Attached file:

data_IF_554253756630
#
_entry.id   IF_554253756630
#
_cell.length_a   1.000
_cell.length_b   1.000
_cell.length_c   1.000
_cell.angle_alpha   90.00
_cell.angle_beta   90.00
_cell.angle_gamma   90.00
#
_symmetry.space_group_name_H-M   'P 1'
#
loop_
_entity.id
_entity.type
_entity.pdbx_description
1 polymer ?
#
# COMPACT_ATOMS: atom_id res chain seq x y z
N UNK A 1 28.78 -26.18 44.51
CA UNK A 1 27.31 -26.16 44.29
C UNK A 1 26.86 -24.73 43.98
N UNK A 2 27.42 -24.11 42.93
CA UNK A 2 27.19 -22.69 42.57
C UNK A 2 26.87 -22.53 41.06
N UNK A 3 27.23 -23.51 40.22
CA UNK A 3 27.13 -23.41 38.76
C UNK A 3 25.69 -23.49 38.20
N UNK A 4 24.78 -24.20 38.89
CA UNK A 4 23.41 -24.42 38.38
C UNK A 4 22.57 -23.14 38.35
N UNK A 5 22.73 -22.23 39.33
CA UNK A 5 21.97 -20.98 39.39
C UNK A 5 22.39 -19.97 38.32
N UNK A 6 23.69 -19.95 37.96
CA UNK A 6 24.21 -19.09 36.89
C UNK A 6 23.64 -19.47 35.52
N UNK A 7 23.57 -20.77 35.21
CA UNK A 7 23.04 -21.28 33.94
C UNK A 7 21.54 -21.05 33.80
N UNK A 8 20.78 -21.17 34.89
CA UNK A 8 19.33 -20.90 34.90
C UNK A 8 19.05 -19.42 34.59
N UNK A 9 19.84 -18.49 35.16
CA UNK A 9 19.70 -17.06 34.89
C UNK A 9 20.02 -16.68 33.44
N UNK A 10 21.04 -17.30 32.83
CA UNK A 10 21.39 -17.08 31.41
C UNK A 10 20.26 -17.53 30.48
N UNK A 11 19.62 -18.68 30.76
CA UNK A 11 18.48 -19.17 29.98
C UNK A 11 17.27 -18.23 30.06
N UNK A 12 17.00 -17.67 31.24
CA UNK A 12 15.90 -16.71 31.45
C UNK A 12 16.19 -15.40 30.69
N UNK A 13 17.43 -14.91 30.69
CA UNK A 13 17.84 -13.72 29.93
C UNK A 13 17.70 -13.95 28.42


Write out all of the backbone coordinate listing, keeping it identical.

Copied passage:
data_IF_554253756630
#
_entry.id   IF_554253756630
#
_cell.length_a   1.000
_cell.length_b   1.000
_cell.length_c   1.000
_cell.angle_alpha   90.00
_cell.angle_beta   90.00
_cell.angle_gamma   90.00
#
_symmetry.space_group_name_H-M   'P 1'
#
loop_
_entity.id
_entity.type
_entity.pdbx_description
1 polymer ?
#
# COMPACT_ATOMS: atom_id res chain seq x y z
N UNK A 1 28.78 -26.18 44.51
CA UNK A 1 27.31 -26.16 44.29
C UNK A 1 26.86 -24.73 43.98
N UNK A 2 27.42 -24.11 42.93
CA UNK A 2 27.19 -22.69 42.57
C UNK A 2 26.87 -22.53 41.06
N UNK A 3 27.23 -23.51 40.22
CA UNK A 3 27.13 -23.41 38.76
C UNK A 3 25.69 -23.49 38.20
N UNK A 4 24.78 -24.20 38.89
CA UNK A 4 23.41 -24.42 38.38
C UNK A 4 22.57 -23.14 38.35
N UNK A 5 22.73 -22.23 39.33
CA UNK A 5 21.97 -20.98 39.39
C UNK A 5 22.39 -19.97 38.32
N UNK A 6 23.69 -19.95 37.96
CA UNK A 6 24.21 -19.09 36.89
C UNK A 6 23.64 -19.47 35.52
N UNK A 7 23.57 -20.77 35.21
CA UNK A 7 23.04 -21.28 33.94
C UNK A 7 21.54 -21.05 33.80
N UNK A 8 20.78 -21.17 34.89
CA UNK A 8 19.33 -20.90 34.90
C UNK A 8 19.05 -19.42 34.59
N UNK A 9 19.84 -18.49 35.16
CA UNK A 9 19.70 -17.06 34.89
C UNK A 9 20.02 -16.68 33.44
N UNK A 10 21.04 -17.30 32.83
CA UNK A 10 21.39 -17.08 31.41
C UNK A 10 20.26 -17.53 30.48
N UNK A 11 19.62 -18.68 30.76
CA UNK A 11 18.48 -19.17 29.98
C UNK A 11 17.27 -18.23 30.06
N UNK A 12 17.00 -17.67 31.24
CA UNK A 12 15.90 -16.71 31.45
C UNK A 12 16.19 -15.40 30.69
N UNK A 13 17.43 -14.91 30.69
CA UNK A 13 17.84 -13.72 29.93
C UNK A 13 17.70 -13.95 28.42